One thing I’m certain about the rapid collapse of FTX Trading Ltd. is:
Imagine that you were magically installed as chief executive officer of FTX in, say, late October of 2022, after Alameda borrowed/lost/stole billions of dollars of customer money, but before people noticed and demanded their money back. And your staff came to you and described the whole situation in accurate detail, and then asked you what you wanted to do. Your basic choices were:
- Announce “hey, turns out the previous management misplaced billions of dollars of customer money, we’re looking into it, sorry about that.” And then try to fill the hole as rapidly as possible — by selling cryptocurrency or real estate, by begging to take back donations, by finding new outside investors, etc.
- Announce “FTX is stronger than ever,” reassure customers that everything is great, and launch a new ad campaign to attract more deposits.
I know what I’d choose! If you are an outside candidate magically installed as CEO of a company that has been doing fraud, Option 1 almost certainly avoids personal criminal liability. Not going to prison would be my top priority in any sort of high-finance job, so I would quickly announce my predecessors’ fraud.
On the other hand I do want to recognize that Option 2 might be better for customers and shareholders: You buy yourself some time to make profits and possibly get out of the hole created by the fraud, albeit at the cost of committing more fraud. I don’t recommend it or anything — most of the time, trying to earn your way out of fraud just makes things worse — and if you are not already part of the fraud, it seems pretty insane to jump in and participate. But it would be kind of an interesting move. Whereas Option 1 blows up the firm immediately: FTX is a levered financial institution funded by customer deposits that can (in theory!) be withdrawn at any time, so announcing that it’s a big fraud leads to an immediate run on the bank and bankruptcy.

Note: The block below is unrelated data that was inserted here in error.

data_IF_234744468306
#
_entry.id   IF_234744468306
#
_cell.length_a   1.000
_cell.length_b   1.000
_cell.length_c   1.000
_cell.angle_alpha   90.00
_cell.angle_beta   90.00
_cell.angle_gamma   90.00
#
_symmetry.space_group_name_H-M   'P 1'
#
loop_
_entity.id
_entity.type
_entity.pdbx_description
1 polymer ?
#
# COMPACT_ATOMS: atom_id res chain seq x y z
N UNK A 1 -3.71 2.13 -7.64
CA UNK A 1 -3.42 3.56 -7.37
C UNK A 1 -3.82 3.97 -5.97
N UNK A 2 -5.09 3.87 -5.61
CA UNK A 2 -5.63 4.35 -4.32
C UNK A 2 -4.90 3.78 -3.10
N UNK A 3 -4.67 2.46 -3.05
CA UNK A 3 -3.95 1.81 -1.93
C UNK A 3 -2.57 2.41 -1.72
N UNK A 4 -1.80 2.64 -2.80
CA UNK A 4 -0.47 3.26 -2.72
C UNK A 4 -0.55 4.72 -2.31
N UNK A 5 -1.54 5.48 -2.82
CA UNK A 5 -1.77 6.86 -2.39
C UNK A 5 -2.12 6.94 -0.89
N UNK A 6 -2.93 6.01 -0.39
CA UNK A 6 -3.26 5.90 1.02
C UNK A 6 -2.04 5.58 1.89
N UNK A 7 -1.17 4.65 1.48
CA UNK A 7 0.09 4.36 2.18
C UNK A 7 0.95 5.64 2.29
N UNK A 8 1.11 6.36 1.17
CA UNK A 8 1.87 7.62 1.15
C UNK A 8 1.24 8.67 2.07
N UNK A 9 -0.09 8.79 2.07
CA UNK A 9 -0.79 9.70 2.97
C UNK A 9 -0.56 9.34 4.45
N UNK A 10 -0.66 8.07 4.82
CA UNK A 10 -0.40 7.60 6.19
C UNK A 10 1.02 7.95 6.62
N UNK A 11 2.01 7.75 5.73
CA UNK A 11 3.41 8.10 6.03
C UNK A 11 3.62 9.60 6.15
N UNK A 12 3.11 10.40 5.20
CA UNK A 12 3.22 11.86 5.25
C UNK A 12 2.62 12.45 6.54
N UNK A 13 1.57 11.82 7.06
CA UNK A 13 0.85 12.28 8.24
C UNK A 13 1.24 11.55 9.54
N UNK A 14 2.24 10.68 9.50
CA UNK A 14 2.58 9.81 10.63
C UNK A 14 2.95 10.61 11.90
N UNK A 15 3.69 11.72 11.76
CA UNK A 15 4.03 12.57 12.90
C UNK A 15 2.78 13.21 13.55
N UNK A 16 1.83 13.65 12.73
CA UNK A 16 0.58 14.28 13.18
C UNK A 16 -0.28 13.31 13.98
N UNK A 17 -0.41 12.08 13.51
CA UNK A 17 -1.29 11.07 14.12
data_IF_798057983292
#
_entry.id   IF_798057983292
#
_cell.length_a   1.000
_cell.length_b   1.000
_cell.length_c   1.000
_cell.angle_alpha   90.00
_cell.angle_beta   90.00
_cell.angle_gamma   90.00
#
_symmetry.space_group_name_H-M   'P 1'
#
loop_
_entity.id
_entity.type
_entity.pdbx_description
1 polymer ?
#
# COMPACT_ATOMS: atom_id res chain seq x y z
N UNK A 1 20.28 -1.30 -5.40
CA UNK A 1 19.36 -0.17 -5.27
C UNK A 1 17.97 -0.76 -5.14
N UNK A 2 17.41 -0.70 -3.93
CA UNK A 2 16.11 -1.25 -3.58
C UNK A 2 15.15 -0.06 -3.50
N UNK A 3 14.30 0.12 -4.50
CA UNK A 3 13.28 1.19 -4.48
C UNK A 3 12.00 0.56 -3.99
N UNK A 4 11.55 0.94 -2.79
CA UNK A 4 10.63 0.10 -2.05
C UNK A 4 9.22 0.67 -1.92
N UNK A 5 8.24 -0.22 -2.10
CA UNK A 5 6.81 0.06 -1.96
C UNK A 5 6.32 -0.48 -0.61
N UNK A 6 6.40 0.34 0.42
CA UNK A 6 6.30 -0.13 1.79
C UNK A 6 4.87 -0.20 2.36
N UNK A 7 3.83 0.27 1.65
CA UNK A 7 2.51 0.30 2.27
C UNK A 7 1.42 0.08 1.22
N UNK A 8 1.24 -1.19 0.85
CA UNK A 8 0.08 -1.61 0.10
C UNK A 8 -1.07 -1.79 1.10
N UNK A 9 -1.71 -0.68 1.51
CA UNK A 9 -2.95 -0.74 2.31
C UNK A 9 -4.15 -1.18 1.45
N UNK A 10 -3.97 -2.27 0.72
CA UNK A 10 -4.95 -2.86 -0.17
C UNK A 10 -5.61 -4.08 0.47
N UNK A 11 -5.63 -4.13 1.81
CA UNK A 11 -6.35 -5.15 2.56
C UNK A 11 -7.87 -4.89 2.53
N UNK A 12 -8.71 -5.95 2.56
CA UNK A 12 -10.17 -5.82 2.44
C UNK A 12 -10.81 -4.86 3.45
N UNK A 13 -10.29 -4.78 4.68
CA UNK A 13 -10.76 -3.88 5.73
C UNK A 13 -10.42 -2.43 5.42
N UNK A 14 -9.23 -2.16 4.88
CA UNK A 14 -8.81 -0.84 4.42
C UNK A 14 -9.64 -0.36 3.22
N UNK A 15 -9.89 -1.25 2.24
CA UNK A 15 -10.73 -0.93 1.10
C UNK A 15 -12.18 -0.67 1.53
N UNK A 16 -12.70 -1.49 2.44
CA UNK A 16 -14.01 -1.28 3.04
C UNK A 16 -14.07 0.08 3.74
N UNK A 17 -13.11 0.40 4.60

Weirdly Sergio Rial found himself in more or less this exact situation, but at a retailer. He chose Option 1:
Hours after revealing a scandal that would roil Brazilian markets, Sergio Rial joined a Zoom call with hundreds of panicked investors. It was an attempt to explain the $4 billion accounting gap that pushed him to quit his new job at the helm of retailer Americanas SA. …
Within a week, the company filed for bankruptcy protection with $8.2 billion of debt. …
It was a sharp reversal for a company that had seen its stock rally after Rial was named chief executive officer last August, a job he only started on Jan. 2. Investors thought Americanas, which has been backed by billionaires Jorge Paulo Lemann, Marcel Telles and Carlos Alberto Sicupira for more than four decades, was set for improved performance under the 62-year-old former banker’s leadership.
It unraveled on the night of Jan. 11 when it announced “inconsistencies” that had artificially boosted profits and reduced reported liabilities by half. The company’s disclosures imply it misreported numbers tied to financing of debts with suppliers while also wrongly deducting interest paid to lenders from its liabilities.
In the Thursday bankruptcy protection filing — similar to a Chapter 11 in the US — lawyers for the company said, “due to unexpected reasons that rocked the group’s structure, the petitioners saw their cash and revenue expectations crumble within minutes.” … Wall Street analysts quickly put their ratings under review and ratings firms downgraded the debt, after which banks refused to advance credit card receivables, draining more than 3 billion reais from the company’s cash.
You might naively assume that a big retailer would not be subject to a run on the bank: You announce “hey we did a lot of fraud,” the stock goes down, but you still have the same stores and inventory and brand as you did the day before, customers keep showing up at your stores and buying stuff, and maybe you cut costs and earn enough to fill the hole in your accounts. Sure you have some long-term debt, and sure the lenders say you are in default and demand their money back, but you can fight that in court for a while. It’s not like you have depositors who can take out all their money at the first hint of fraud.
But a lesson here is that, deep down, lots of companies are actually levered financial institutions subject to run risk. Americanas doesn’t just sell stuff to customers for money that it uses to pay for more stuff; it sells stuff to customers on credit and then borrows against the receivables to pay its bills. It funds itself with short-term borrowing, that could dry up overnight, and did. Because it did a fraud, and because it told everyone.